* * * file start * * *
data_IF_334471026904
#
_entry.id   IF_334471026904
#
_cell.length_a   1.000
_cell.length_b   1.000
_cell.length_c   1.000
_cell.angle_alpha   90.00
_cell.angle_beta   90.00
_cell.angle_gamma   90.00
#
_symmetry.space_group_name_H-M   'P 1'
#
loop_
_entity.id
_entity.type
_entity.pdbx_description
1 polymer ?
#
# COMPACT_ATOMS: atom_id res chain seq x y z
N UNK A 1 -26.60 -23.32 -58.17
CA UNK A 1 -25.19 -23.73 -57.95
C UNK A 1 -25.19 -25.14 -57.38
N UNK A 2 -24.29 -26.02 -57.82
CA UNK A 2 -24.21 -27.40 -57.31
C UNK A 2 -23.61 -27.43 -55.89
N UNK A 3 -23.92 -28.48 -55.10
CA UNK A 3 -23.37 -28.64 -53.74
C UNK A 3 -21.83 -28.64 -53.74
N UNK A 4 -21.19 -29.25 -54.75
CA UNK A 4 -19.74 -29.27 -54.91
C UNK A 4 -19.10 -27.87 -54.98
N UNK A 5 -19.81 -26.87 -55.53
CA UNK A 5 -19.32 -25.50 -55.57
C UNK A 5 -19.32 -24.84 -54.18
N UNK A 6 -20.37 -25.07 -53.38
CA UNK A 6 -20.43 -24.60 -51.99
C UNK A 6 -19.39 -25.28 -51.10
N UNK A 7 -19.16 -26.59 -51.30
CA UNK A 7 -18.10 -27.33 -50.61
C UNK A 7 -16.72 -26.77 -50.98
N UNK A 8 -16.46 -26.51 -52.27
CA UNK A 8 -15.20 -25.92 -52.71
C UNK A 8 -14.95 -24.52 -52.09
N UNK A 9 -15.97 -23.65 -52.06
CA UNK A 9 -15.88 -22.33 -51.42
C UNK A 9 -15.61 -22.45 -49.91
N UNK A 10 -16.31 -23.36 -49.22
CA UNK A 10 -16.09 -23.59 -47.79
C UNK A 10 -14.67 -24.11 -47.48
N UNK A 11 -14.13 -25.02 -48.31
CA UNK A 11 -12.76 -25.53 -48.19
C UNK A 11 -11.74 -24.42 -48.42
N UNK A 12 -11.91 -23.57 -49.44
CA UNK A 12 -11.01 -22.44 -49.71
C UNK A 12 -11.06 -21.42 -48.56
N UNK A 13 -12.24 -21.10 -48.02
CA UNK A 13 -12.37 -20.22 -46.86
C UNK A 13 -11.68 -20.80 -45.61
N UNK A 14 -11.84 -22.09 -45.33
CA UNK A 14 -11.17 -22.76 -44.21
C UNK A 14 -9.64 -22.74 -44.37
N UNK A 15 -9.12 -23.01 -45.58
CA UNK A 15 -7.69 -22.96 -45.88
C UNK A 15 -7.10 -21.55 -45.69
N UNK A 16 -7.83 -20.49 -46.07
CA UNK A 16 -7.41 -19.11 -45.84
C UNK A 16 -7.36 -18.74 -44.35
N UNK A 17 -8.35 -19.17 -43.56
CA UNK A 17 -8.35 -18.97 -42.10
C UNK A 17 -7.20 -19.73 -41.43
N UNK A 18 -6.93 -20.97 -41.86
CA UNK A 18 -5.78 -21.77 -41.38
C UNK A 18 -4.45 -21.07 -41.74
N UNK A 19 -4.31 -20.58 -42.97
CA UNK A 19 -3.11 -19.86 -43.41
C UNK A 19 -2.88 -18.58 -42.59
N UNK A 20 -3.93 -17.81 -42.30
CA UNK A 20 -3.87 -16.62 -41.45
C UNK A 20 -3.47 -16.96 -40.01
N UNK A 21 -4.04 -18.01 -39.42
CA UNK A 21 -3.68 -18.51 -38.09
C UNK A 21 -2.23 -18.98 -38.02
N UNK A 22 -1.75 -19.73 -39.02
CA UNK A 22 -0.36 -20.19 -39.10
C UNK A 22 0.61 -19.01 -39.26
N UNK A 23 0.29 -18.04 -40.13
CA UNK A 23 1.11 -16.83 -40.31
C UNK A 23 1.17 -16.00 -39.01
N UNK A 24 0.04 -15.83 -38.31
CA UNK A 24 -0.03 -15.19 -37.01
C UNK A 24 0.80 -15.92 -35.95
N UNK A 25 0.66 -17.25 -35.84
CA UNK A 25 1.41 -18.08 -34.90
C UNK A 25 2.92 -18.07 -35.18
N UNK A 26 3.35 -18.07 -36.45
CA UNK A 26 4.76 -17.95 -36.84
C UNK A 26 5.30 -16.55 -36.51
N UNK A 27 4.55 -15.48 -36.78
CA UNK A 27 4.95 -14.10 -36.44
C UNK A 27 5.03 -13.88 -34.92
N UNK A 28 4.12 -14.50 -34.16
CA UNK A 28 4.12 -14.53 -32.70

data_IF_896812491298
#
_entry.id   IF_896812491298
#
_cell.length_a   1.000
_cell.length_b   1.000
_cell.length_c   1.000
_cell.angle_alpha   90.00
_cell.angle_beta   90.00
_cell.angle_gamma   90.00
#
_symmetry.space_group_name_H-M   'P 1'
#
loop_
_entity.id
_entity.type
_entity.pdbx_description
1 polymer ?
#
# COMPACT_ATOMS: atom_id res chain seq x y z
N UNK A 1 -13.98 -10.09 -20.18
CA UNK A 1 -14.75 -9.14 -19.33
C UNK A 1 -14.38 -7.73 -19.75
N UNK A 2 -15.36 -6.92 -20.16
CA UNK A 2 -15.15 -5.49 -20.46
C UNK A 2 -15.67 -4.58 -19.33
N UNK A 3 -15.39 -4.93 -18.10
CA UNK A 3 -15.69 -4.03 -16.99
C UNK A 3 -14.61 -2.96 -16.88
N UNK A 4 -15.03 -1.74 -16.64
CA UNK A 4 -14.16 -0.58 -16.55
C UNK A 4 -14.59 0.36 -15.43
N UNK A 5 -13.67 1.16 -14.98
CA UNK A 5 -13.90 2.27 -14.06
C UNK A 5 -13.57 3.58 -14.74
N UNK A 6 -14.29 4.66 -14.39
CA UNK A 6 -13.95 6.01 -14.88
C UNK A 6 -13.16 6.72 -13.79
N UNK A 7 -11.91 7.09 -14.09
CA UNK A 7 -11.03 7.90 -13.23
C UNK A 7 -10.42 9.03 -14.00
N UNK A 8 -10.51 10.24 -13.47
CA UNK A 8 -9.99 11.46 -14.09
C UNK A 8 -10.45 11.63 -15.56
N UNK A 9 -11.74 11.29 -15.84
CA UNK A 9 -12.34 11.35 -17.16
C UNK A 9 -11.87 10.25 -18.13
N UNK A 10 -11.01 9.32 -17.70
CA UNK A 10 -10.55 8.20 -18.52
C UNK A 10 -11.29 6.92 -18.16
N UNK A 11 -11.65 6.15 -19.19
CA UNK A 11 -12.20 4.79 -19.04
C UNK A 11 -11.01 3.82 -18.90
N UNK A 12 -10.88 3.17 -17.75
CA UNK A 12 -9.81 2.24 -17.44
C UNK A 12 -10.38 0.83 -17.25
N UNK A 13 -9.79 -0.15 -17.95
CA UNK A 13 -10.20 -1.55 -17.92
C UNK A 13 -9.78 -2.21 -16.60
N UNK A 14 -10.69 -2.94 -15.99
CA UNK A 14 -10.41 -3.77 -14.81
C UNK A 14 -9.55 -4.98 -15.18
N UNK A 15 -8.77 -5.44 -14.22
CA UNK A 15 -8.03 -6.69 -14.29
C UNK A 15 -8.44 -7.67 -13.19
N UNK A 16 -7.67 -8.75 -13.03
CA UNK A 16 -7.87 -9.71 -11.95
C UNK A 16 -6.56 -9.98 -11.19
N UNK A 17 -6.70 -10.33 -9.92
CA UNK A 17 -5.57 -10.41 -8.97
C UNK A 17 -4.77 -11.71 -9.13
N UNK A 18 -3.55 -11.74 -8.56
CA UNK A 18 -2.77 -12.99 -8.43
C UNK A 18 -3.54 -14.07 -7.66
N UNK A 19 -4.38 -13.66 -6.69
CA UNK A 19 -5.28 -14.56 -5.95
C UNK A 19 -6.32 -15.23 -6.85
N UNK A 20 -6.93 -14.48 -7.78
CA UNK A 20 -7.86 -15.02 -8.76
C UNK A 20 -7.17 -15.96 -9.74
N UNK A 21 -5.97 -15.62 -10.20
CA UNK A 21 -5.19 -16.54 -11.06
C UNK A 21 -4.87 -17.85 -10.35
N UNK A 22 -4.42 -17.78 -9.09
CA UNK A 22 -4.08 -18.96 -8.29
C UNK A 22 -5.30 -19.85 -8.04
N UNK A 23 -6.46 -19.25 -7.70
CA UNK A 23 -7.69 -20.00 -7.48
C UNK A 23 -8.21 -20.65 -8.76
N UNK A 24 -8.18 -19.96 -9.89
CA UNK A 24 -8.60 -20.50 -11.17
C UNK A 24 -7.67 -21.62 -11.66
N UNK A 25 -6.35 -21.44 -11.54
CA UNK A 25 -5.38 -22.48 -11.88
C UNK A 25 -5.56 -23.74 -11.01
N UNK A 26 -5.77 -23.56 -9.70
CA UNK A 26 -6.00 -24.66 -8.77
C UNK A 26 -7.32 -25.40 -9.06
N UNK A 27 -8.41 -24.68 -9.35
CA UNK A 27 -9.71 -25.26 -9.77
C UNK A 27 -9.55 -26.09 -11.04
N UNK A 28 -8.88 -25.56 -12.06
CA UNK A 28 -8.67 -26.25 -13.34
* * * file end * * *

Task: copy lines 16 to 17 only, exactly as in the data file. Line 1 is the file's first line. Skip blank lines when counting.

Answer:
_entity.type
_entity.pdbx_description